Table 1.

Symptoms suggestive of eosinophilic oesophagitis.

Infancy and early childhood  Childhood and adolescence  Compensatory strategies to cope with dysphagia 
Gastroesophageal reflux symptoms  Dysphagia  Eating food in very small bits 
Nausea  Food impaction  Eating slowly, drinking water after each bit to help swallow 
Regurgitations  Retrosternal/chest pain  Avoiding foods with specific textures 
Vomiting  Vomiting  In younger children, jumping after swallowing to help pass the bolus 
Food refusal and aversion  Pyrosis   
Growth stunting  Abdominal pain   
Abdominal pain  Hoarse voice   
Coughing during eating  Coughing during eating   

The suspicion of EoE increases with: personal history of asthma, atopic dermatitis, allergic rhinoconjunctivitis, sensitivity to air allergens, IgE-mediated food allergy, history in first-degree relative of atopy or EoE, detection of eosinophilia in peripheral blood.

In older children and adolescents, symptoms are more specific (Table 1). Food impaction may be the first symptom to develop, as solid food dysphagia may be intermittent.

Allergic comorbidities (atopic dermatitis, asthma, rhinoconjunctivitis, IgE-mediated food allergy) are more frequent in patients with EoE compared to the general population, and their presence should heighten suspicion of EoE.

Endoscopy

The upper endoscopy is the initial diagnostic test to perform when EoE is suspected. It may reveal characteristic endoscopic findings, although these are not pathognomonic.

Abnormal findings may include signs of inflammation, such as oedema (with attenuation or loss of the vascular pattern), exudates or whitish plaques or linear furrows, or signs of fibrostenosis, such as concentric rings (trachealization) and narrowing. Fibrostenotic findings are more frequent in adolescents and adults, reflecting disease progression towards oesophageal remodelling. Another common finding is a friable mucosa with a crepe paper appearance or a very narrow oesophagus.7 The grading system known as the endoscopic reference score (EREFS) has standardised the description of endoscopic findings, although studies analysing the concordance of this score with histological findings have yielded contradictory results.8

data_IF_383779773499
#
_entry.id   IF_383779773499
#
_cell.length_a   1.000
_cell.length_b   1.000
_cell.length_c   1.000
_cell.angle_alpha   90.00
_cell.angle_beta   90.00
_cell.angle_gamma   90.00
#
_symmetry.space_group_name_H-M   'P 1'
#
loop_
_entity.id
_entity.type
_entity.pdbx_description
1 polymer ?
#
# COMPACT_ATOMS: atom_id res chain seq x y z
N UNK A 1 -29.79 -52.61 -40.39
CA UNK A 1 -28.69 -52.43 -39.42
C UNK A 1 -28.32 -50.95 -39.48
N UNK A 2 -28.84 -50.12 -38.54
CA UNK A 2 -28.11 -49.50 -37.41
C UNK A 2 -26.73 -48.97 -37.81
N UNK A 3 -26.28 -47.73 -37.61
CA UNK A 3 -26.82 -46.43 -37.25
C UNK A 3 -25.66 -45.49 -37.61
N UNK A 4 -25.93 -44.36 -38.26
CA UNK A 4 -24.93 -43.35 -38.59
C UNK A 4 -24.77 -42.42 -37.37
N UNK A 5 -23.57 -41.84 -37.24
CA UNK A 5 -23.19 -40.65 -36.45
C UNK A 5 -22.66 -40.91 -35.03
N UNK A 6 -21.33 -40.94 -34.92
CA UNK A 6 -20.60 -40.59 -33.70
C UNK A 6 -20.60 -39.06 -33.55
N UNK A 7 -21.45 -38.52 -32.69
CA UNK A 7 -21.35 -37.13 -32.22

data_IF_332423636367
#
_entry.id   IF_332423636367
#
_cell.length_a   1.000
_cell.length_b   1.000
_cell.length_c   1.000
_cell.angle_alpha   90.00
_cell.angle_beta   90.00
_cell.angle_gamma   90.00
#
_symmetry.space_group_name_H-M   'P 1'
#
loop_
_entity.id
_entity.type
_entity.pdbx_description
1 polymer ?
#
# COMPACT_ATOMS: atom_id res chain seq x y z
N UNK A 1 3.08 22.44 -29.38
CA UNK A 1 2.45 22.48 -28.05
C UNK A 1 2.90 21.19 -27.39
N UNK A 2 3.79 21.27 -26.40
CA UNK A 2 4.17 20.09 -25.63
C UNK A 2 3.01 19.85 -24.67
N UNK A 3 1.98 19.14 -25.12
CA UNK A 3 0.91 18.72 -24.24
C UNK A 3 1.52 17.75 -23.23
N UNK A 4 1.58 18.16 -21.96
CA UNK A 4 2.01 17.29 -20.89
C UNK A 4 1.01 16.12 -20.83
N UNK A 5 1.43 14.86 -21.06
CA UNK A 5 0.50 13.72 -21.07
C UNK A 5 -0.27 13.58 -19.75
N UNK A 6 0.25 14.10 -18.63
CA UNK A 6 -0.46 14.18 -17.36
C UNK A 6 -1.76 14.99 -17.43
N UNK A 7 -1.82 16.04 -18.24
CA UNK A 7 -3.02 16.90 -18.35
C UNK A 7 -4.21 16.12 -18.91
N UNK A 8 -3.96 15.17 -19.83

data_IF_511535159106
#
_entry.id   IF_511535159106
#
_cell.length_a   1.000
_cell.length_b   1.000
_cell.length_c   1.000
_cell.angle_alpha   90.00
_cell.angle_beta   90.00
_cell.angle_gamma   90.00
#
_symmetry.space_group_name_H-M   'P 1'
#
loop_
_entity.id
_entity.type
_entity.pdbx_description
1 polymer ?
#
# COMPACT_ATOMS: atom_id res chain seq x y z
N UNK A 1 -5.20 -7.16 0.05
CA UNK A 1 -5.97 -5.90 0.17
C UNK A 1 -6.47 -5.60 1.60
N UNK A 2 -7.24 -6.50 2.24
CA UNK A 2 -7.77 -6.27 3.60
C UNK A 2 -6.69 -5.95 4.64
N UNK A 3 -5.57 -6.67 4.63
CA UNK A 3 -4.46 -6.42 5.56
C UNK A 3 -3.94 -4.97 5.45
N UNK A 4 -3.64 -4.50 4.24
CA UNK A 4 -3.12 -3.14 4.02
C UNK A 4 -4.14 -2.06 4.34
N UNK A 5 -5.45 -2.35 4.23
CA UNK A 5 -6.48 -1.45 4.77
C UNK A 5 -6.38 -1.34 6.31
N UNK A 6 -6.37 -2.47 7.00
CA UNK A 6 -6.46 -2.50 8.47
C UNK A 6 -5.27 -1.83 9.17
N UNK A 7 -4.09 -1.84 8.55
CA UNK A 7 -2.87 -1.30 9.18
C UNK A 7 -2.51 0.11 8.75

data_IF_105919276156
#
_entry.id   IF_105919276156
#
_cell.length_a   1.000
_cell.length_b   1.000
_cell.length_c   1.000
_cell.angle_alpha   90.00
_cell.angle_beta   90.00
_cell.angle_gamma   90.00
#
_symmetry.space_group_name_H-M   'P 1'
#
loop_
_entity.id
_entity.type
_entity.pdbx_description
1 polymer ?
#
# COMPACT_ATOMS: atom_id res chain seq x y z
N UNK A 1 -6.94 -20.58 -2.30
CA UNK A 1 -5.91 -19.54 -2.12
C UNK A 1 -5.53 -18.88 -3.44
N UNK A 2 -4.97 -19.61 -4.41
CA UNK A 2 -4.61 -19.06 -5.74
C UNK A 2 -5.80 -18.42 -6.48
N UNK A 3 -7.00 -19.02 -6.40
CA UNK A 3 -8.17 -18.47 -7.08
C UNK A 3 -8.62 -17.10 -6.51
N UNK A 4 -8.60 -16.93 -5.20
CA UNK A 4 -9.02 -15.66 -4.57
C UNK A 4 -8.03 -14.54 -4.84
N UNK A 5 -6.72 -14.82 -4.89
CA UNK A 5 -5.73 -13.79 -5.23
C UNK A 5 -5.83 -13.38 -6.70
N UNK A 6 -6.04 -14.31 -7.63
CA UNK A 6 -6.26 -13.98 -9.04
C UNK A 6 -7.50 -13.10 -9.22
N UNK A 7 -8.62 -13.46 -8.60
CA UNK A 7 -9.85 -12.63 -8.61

The mucosa may appear normal in 10% to 30% of cases, so it is essential to obtain oesophageal biopsy samples in all patients with suspected EoE.

Histology

The gold-standard for diagnosis is evidence of elevated eosinophil counts in biopsy samples of oesophageal mucosa. Consensus guidelines have established a count of at least 15 eosinophils per high power field (eos/HPF) for diagnosis of EoE. Other characteristic histological findings are eosinophil sheets, eosinophil microabscesses, basal zone hyperplasia, intercellular oedema or spongiosis, eosinophil degranulation and lengthening of papillae in the squamous epithelium.

The eosinophilic infiltration of the oesophagus may be patchy, which calls for the collection of biopsy samples from both the proximal and distal oesophagus (at least 6 in total) to improve the diagnostic yield.5,6 At the time of diagnosis, the presence of eosinophilic infiltration in the stomach and duodenum must be ruled out by examination of biopsy samples.

Diagnostic criteria

Diagnosis of EoE requires fulfilment of all of the following criteria:

  • (a)

    Symptoms of oesophageal dysfunction,

  • (b)